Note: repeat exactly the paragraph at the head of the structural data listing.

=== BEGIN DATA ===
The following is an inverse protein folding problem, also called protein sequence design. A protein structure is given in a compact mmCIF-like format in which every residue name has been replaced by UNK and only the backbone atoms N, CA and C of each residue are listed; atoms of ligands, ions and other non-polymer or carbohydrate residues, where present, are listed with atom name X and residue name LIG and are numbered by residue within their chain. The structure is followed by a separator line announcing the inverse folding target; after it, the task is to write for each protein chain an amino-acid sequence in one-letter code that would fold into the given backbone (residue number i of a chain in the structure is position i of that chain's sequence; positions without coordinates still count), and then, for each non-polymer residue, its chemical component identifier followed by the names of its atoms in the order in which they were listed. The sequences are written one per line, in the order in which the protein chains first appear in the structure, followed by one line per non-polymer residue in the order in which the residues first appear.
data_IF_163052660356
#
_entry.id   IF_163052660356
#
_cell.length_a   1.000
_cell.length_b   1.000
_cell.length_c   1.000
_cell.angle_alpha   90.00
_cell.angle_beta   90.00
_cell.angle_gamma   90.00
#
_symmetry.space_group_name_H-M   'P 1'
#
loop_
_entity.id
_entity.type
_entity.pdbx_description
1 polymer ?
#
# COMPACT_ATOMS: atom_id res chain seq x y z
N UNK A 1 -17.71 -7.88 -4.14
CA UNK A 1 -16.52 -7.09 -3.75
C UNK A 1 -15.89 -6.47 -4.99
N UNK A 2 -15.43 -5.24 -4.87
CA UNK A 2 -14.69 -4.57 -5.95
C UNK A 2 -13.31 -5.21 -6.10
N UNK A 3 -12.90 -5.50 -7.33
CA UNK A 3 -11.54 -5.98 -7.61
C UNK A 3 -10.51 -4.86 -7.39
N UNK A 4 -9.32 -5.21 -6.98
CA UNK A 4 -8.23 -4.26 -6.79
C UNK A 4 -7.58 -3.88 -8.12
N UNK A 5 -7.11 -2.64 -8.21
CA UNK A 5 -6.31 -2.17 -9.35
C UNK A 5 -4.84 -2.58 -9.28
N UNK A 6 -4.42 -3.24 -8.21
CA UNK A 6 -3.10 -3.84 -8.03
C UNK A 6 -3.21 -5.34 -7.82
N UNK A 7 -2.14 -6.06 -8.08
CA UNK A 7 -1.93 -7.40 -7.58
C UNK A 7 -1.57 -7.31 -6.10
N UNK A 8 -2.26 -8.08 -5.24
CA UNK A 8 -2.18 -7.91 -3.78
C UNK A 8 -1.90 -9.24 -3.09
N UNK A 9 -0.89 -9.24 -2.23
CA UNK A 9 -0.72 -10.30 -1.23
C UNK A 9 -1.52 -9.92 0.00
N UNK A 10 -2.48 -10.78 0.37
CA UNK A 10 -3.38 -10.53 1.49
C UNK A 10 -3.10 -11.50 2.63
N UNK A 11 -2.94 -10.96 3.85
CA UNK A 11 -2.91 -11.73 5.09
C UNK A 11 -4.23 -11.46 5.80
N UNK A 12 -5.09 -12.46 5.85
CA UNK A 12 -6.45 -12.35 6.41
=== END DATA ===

The following is an inverse protein folding problem, also called protein sequence design. A protein structure is given in a compact mmCIF-like format in which every residue name has been replaced by UNK and only the backbone atoms N, CA and C of each residue are listed; atoms of ligands, ions and other non-polymer or carbohydrate residues, where present, are listed with atom name X and residue name LIG and are numbered by residue within their chain. The structure is followed by a separator line announcing the inverse folding target; after it, the task is to write for each protein chain an amino-acid sequence in one-letter code that would fold into the given backbone (residue number i of a chain in the structure is position i of that chain's sequence; positions without coordinates still count), and then, for each non-polymer residue, its chemical component identifier followed by the names of its atoms in the order in which they were listed. The sequences are written one per line, in the order in which the protein chains first appear in the structure, followed by one line per non-polymer residue in the order in which the residues first appear.